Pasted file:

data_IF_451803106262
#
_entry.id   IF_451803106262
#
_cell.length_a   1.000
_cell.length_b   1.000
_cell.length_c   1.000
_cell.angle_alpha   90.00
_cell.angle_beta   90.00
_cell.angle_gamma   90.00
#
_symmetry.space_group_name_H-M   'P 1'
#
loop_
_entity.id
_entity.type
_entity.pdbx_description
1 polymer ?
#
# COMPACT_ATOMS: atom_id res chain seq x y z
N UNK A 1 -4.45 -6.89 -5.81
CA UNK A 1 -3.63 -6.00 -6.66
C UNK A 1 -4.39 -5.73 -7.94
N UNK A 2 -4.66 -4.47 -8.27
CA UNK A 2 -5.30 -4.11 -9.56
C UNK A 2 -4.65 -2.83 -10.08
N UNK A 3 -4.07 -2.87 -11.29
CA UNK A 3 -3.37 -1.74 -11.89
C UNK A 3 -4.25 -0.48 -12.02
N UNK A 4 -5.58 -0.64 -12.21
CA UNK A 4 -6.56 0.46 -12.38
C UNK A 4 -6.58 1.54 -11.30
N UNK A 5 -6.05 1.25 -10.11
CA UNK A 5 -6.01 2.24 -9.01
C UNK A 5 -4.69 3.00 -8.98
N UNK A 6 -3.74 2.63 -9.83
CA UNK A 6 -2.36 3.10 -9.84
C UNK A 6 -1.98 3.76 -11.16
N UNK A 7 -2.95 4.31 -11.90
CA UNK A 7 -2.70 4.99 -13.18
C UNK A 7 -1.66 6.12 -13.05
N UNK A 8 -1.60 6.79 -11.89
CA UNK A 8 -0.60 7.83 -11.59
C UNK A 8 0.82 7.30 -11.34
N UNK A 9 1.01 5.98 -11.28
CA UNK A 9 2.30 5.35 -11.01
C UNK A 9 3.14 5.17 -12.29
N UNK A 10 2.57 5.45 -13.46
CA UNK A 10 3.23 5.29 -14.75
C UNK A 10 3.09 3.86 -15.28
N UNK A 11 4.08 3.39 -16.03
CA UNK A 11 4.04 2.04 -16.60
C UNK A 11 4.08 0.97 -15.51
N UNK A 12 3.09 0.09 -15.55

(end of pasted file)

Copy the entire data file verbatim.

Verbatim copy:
data_IF_451803106262
#
_entry.id   IF_451803106262
#
_cell.length_a   1.000
_cell.length_b   1.000
_cell.length_c   1.000
_cell.angle_alpha   90.00
_cell.angle_beta   90.00
_cell.angle_gamma   90.00
#
_symmetry.space_group_name_H-M   'P 1'
#
loop_
_entity.id
_entity.type
_entity.pdbx_description
1 polymer ?
#
# COMPACT_ATOMS: atom_id res chain seq x y z
N UNK A 1 -4.45 -6.89 -5.81
CA UNK A 1 -3.63 -6.00 -6.66
C UNK A 1 -4.39 -5.73 -7.94
N UNK A 2 -4.66 -4.47 -8.27
CA UNK A 2 -5.30 -4.11 -9.56
C UNK A 2 -4.65 -2.83 -10.08
N UNK A 3 -4.07 -2.87 -11.29
CA UNK A 3 -3.37 -1.74 -11.89
C UNK A 3 -4.25 -0.48 -12.02
N UNK A 4 -5.58 -0.64 -12.21
CA UNK A 4 -6.56 0.46 -12.38
C UNK A 4 -6.58 1.54 -11.30
N UNK A 5 -6.05 1.25 -10.11
CA UNK A 5 -6.01 2.24 -9.01
C UNK A 5 -4.69 3.00 -8.98
N UNK A 6 -3.74 2.63 -9.83
CA UNK A 6 -2.36 3.10 -9.84
C UNK A 6 -1.98 3.76 -11.16
N UNK A 7 -2.95 4.31 -11.90
CA UNK A 7 -2.70 4.99 -13.18
C UNK A 7 -1.66 6.12 -13.05
N UNK A 8 -1.60 6.79 -11.89
CA UNK A 8 -0.60 7.83 -11.59
C UNK A 8 0.82 7.30 -11.34
N UNK A 9 1.01 5.98 -11.28
CA UNK A 9 2.30 5.35 -11.01
C UNK A 9 3.14 5.17 -12.29
N UNK A 10 2.57 5.45 -13.46
CA UNK A 10 3.23 5.29 -14.75
C UNK A 10 3.09 3.86 -15.28
N UNK A 11 4.08 3.39 -16.03
CA UNK A 11 4.04 2.04 -16.60
C UNK A 11 4.08 0.97 -15.51
N UNK A 12 3.09 0.09 -15.55